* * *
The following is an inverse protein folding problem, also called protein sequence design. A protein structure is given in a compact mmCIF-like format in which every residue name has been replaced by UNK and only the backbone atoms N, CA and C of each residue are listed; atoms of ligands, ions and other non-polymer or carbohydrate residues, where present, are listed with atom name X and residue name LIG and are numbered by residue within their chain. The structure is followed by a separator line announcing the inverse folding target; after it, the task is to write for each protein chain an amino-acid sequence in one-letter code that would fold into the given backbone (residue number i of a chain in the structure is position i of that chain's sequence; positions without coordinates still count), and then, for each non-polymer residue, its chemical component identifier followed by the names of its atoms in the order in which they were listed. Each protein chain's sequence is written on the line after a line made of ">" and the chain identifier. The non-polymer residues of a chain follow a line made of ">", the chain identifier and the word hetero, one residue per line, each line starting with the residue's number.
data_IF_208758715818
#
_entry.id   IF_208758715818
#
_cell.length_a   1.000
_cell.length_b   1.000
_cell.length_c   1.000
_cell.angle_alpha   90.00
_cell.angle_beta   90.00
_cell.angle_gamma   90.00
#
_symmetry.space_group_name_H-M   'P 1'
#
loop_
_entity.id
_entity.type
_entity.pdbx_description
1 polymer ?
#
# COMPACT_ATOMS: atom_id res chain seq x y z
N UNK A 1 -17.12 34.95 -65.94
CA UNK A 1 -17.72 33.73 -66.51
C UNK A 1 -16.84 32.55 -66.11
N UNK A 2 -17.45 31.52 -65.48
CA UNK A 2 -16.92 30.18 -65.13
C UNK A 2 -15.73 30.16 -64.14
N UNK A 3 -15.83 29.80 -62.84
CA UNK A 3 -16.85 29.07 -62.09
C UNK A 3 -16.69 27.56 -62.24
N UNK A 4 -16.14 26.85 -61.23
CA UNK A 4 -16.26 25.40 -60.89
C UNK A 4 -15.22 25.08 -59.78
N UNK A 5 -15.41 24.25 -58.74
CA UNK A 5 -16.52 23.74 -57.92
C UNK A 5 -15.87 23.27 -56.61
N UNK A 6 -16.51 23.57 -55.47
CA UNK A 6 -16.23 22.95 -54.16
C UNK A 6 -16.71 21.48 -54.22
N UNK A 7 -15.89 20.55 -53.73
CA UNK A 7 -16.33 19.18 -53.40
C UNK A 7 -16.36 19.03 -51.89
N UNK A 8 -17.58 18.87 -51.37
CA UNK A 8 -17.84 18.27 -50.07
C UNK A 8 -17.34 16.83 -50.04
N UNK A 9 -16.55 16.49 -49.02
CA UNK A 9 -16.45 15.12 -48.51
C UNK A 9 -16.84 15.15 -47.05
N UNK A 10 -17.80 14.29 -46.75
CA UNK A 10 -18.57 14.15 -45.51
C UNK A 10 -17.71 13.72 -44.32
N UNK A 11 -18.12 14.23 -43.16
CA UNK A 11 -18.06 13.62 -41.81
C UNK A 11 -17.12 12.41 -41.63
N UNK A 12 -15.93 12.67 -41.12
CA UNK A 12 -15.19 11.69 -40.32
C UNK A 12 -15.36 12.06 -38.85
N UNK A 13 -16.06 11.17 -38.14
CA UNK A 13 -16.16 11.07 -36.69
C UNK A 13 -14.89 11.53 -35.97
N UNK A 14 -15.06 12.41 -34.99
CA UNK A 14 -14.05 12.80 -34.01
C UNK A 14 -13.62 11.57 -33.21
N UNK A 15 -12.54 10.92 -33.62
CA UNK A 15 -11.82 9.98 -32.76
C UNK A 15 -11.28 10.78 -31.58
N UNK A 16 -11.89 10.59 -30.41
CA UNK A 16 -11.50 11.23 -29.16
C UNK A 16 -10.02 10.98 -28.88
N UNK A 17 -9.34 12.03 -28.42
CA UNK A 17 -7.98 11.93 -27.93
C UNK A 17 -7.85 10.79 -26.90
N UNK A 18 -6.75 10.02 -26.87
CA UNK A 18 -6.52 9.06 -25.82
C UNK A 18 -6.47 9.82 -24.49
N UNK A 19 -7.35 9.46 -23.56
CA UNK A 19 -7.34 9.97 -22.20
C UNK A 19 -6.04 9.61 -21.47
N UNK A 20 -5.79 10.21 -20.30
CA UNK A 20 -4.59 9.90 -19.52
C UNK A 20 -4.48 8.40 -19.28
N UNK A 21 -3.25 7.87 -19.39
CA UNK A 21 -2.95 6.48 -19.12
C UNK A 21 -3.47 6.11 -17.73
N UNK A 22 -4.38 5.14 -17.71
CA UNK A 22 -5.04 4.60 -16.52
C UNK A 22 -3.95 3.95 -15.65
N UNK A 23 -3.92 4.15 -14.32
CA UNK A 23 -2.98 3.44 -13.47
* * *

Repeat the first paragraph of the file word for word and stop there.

The following is an inverse protein folding problem, also called protein sequence design. A protein structure is given in a compact mmCIF-like format in which every residue name has been replaced by UNK and only the backbone atoms N, CA and C of each residue are listed; atoms of ligands, ions and other non-polymer or carbohydrate residues, where present, are listed with atom name X and residue name LIG and are numbered by residue within their chain. The structure is followed by a separator line announcing the inverse folding target; after it, the task is to write for each protein chain an amino-acid sequence in one-letter code that would fold into the given backbone (residue number i of a chain in the structure is position i of that chain's sequence; positions without coordinates still count), and then, for each non-polymer residue, its chemical component identifier followed by the names of its atoms in the order in which they were listed. Each protein chain's sequence is written on the line after a line made of ">" and the chain identifier. The non-polymer residues of a chain follow a line made of ">", the chain identifier and the word hetero, one residue per line, each line starting with the residue's number.